According to family lore, Theo and Anne Marie met in New York City, and six days later Theo proposed to her. She told him she wouldn’t marry him without seeing Oklahoma first, and he told her he would buy her a one way ticket, and if she didn’t want to stay, she’d have to pay for her own ticket back home.

Apparently Oklahoma met her standards, and she and Theo were married for almost fifty years. Theo died on January 11, 2000. He was 86 years old. Anne Marie is still living.

As for Theo’s sister Bernice, she and her husband Julius and their son Henry lived in Brooklyn for many years, where Julius worked in the meat industry (a kosher hot dog company) and Bernice in the garment district. She would take her sewing machine back and forth from work so that she could work at home in the evenings. Bernice and Julius moved to Fairfield, Connecticut, in 1975, after Julius was mugged several times in Brooklyn.

Julius Katz died on November 26, 1977, in Fairfield. Bernice Goldenberg Katz, died at age 79 in Fairfield, Connecticut, on May 2, 1985. Their son Henry died on January 15, 2015, in West Hartford, Connecticut. He was a veteran of the Korean War and was a structural designer, having studied at Pratt Institute and New York City Community College. He worked for over thirty years at Dorr Oliver, a chemical engineering company in Stamford, Connecticut. (Obituary, Henry Herman “Hank” Katz, The Hartford Courant, January 17, 2015.)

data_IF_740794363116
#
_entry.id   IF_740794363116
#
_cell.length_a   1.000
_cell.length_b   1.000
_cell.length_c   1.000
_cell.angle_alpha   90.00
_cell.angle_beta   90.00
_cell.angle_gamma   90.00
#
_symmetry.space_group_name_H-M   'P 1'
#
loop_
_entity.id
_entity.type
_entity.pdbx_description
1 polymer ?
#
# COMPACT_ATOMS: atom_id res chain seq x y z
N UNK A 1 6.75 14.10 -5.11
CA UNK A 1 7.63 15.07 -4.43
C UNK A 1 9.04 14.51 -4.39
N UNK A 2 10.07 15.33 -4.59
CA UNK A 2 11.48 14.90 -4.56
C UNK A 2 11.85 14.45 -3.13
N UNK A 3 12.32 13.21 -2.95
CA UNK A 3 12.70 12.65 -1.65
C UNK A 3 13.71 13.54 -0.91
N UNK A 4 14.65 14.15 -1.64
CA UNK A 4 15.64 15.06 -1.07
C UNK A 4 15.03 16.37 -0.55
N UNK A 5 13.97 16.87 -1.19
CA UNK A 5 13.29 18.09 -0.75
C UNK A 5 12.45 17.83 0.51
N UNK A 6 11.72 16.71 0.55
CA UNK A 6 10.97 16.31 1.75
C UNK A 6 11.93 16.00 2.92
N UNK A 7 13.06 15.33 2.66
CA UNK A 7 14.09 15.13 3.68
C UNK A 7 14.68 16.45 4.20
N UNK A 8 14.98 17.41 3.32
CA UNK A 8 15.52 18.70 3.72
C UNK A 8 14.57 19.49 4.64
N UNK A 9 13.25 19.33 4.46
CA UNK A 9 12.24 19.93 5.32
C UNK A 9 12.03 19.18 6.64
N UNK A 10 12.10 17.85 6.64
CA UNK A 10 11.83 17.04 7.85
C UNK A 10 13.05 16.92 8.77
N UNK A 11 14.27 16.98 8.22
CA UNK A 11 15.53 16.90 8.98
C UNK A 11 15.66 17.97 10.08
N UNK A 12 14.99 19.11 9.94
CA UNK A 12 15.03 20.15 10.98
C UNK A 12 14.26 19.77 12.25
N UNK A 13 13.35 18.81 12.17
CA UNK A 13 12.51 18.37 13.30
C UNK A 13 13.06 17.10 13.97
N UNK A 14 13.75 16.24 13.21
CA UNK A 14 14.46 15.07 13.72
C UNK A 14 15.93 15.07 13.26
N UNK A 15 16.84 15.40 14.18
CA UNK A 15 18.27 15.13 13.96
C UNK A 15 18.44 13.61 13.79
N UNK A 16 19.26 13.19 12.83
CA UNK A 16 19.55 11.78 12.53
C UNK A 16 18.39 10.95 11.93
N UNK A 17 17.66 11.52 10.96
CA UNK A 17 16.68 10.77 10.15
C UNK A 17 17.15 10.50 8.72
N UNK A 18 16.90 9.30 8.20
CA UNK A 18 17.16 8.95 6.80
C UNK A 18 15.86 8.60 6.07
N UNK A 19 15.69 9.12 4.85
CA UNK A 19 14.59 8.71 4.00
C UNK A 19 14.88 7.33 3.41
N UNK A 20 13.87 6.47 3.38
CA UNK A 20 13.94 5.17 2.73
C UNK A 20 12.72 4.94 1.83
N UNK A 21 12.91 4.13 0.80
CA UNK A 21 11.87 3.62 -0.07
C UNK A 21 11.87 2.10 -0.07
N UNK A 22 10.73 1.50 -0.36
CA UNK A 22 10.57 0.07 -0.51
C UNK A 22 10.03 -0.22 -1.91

Thus, another branch in the family of Meier Katz and Sprinzchen Jungheim survived the Holocaust and prospered in America.  But for the tragic death during World War II of young Albert Goldenberg, this would have been another happy story about Meier and Sprinzchen’s descendants.

 

 

 

 

20 thoughts on “The Family of Regina Katz and Nathan Goldenberg—Escaping the Nazis

  1. What wonderful detail you’ve been able to put together. It was interesting to read what steps you took to find the family on the manifest – sure will make me think of the other puzzle pieces in the future. I especially love the top photo of Albert – the look on his face is just too much!

    Liked by 1 person

    • Thanks, Debi. When I look at that photo, it makes me a bit sad to see these happy, innocent children, knowing their lives were going to be disrupted and one would die at a young age. But they were all adorable!

      Like

  2. Wow Amy~ this post was so full of amazing research along with so many wonderful and tragic events all entwined to tell their story. I really enjoyed this post. I loved all the family photo’s and am so thankful for you that they survived and were shared with you!

    Liked by 2 people

  3. I like the concise manner in which you covered this long time period, Amy. The story is all there in the documents. It takes a perceptive person to weave the threads of the story together. The big plus for you is that you also have family stories you can consider, too.

    Why did Theo have to derigster before leaving Kestrich? Was this requirement always in place or something the Nazis put into effect?